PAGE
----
Hey! It’s the third Friday in May! And this year that means that today I’m getting my second Covid vaccine shot!

It’s been a weird week, with some bad news about a relative, the usual stress at work, and trying to deal with some unexpected wildlife issues.

Meanwhile, we have this week’s Friday Five. This week I bring you: one story that made me squee, the top five stories of the week, five stories of interest to queers and our allies, five stories about science fiction and fact, and five videos (plus one thing I wrote and some notable obituaries).

This Week’s Story That Made Me Squee:

Sarah Jessica Parker, Bette Midler and Kathy Najimy Officially Returning for ‘Hocus Pocus’ Sequel

Stories of the Week:

Israel, Hamas Cease-Fire Begins After 11 Days of Conflict – Recent clashes have claimed the lives of more than 200 Palestians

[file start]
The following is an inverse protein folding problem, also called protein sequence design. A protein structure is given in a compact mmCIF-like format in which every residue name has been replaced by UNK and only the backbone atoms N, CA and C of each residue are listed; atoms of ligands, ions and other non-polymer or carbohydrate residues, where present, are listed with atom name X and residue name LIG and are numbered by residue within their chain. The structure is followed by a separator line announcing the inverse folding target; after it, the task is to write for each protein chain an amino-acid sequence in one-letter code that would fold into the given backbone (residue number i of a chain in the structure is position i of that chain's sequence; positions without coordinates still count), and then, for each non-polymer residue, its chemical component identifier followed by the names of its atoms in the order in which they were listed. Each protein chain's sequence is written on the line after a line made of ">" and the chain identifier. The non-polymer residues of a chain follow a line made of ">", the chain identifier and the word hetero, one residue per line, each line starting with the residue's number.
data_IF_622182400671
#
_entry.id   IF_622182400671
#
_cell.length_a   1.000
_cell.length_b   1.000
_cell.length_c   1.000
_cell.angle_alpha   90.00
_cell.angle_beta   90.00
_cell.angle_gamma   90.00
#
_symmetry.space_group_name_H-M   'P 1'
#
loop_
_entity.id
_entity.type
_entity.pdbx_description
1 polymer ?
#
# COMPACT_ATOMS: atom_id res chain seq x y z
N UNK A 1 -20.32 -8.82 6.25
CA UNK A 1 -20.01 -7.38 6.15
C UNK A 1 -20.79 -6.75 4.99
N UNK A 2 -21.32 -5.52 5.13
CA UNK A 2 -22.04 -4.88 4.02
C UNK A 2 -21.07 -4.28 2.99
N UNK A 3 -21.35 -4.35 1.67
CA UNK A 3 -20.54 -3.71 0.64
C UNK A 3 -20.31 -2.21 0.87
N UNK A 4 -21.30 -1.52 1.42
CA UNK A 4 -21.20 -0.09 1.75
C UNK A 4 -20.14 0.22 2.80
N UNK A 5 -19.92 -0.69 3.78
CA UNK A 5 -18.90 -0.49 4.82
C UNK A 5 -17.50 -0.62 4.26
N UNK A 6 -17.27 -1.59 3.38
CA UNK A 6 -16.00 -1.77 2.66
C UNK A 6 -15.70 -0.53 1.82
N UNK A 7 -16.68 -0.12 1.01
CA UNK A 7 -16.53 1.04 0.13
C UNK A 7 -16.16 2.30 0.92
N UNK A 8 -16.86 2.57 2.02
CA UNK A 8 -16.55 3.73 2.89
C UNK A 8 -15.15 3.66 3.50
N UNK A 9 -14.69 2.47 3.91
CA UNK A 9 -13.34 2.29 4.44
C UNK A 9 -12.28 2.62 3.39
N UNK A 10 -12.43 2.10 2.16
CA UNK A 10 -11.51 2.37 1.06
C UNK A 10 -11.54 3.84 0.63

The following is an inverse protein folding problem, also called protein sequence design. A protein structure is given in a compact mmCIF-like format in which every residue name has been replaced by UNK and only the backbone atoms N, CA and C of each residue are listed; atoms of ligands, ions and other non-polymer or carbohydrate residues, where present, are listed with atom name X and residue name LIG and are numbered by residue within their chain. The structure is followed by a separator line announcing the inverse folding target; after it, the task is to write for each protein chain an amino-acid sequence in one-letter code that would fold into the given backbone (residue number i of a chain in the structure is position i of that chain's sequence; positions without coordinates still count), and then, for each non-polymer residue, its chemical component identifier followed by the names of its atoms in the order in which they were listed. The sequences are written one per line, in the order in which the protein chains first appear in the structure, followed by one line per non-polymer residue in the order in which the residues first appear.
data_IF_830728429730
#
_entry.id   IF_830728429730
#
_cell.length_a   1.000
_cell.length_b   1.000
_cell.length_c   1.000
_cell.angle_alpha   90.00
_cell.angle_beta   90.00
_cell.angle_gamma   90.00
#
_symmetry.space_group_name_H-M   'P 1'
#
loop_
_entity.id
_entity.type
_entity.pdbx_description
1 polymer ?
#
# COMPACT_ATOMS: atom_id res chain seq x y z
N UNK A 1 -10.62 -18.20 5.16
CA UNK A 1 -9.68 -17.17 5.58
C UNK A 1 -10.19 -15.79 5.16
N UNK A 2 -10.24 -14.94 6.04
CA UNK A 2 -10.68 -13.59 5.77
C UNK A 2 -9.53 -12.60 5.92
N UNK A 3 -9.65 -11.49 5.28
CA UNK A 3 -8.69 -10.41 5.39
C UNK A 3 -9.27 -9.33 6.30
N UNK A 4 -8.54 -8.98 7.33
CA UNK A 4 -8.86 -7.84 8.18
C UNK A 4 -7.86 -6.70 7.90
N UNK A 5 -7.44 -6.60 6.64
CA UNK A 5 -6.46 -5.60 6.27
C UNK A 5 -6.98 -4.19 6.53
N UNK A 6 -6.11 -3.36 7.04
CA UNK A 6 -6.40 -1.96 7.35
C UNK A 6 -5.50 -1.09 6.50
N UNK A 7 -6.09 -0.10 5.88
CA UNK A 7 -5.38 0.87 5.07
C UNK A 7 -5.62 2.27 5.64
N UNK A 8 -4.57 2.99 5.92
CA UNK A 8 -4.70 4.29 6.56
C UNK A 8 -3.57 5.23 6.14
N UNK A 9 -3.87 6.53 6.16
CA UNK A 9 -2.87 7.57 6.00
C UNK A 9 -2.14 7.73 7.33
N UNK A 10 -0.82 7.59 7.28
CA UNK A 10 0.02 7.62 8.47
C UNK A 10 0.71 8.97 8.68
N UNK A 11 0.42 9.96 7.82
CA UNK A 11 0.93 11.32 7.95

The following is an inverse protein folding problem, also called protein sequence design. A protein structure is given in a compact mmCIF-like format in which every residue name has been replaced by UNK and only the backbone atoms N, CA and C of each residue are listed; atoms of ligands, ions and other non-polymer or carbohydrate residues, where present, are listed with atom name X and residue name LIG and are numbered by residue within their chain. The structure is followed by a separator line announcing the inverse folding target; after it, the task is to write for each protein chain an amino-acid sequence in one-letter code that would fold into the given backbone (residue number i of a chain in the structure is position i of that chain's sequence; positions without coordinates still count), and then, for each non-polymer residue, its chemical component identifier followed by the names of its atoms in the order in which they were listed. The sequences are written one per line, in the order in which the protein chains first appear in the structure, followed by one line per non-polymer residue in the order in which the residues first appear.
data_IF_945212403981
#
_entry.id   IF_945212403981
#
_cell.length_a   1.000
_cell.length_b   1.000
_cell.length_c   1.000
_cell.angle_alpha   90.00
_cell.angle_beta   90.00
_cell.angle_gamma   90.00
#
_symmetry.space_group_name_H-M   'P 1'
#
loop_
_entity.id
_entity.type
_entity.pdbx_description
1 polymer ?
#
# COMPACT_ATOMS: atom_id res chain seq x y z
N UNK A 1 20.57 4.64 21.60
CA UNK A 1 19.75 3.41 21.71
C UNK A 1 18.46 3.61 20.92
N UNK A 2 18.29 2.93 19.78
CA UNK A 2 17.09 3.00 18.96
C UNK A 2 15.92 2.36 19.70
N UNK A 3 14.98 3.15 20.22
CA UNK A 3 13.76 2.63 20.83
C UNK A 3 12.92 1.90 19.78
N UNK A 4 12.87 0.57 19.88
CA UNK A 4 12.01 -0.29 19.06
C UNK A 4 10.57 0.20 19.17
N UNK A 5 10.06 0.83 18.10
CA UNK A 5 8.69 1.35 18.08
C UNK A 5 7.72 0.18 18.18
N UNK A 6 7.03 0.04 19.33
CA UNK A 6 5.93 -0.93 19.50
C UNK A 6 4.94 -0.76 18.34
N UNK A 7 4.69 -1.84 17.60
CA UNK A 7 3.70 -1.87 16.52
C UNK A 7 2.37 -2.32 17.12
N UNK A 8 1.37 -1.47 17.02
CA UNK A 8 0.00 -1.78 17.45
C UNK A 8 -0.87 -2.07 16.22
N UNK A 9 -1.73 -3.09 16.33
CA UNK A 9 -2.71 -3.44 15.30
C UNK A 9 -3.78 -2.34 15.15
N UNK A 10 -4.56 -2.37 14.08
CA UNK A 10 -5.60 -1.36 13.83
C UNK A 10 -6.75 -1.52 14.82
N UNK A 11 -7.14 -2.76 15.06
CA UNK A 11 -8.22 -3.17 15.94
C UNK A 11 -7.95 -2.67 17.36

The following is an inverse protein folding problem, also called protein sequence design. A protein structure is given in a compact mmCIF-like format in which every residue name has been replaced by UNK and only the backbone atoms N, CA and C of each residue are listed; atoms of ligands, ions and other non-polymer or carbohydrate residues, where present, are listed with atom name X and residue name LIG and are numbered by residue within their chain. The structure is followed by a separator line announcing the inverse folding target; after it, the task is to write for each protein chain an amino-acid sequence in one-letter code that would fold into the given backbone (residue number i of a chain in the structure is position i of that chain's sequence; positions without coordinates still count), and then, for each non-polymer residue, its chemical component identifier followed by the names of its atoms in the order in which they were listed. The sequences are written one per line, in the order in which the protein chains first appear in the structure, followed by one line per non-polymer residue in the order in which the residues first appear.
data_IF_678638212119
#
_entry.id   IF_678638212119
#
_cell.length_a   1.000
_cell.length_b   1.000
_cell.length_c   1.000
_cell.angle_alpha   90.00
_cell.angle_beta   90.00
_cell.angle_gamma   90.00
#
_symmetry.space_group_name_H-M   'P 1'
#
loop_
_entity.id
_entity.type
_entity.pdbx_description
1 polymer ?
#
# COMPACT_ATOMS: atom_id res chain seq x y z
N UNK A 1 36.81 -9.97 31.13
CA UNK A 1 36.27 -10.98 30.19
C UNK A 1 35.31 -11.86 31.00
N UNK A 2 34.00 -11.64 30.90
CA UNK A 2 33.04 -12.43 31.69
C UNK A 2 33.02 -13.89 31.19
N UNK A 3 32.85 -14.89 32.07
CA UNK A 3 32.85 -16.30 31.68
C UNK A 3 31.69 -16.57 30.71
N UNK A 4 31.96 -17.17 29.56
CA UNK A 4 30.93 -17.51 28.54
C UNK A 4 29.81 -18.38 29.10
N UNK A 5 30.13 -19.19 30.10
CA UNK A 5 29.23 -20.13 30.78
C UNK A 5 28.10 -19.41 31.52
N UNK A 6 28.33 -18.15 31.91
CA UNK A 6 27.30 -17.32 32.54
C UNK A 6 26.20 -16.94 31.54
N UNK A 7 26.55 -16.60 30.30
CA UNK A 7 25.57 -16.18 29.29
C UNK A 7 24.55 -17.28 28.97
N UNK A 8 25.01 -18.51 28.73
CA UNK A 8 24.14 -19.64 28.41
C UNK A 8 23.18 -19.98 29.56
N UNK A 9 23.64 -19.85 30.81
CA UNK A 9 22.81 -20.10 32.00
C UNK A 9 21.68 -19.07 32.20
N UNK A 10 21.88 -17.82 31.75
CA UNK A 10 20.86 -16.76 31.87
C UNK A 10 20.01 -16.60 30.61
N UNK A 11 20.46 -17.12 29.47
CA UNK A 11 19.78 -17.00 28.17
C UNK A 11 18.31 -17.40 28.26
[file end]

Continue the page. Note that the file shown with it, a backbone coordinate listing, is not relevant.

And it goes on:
Feds Seize 68 Big Cats From Infamous “Tiger King Park”

Biden proposes doubling IRS workforce as part of plan to snag tax cheats – The department’s total budget would increase by about 10 percent annually

New York and Maryland follow Ohio in creating Covid vaccine lottery – Ohio Vax Rate Surged 28% After $1M Lottery Offer

Novelist Cory Doctorow on the Problem with Intellectual Property

Stories of Interest to Queers and Our Allies:

Creating Gender-Affirming Spaces Literally Saves LGBTQ Kids’ Lives- A Trevor Project survey found that LGBTQ youth who had at least one accepting adult were 40% less likely to report suicide attempts in the past year

U.S. Expands Birthright Citizenship Of Babies Born Abroad To Same-Sex Couples – The State Department now recognizes the citizenship of babies born abroad to same-sex married couples, even if an American parent is not genetically related

Alabama bill to force teachers to out trans youth & ban health care access fails – Trans youth and their supporters protested in front of the state’s capitol to stop the attack on their rights. And the bill failed

Trans/Nonbinary Candidate Has Historic Primary Win in Pennsylvania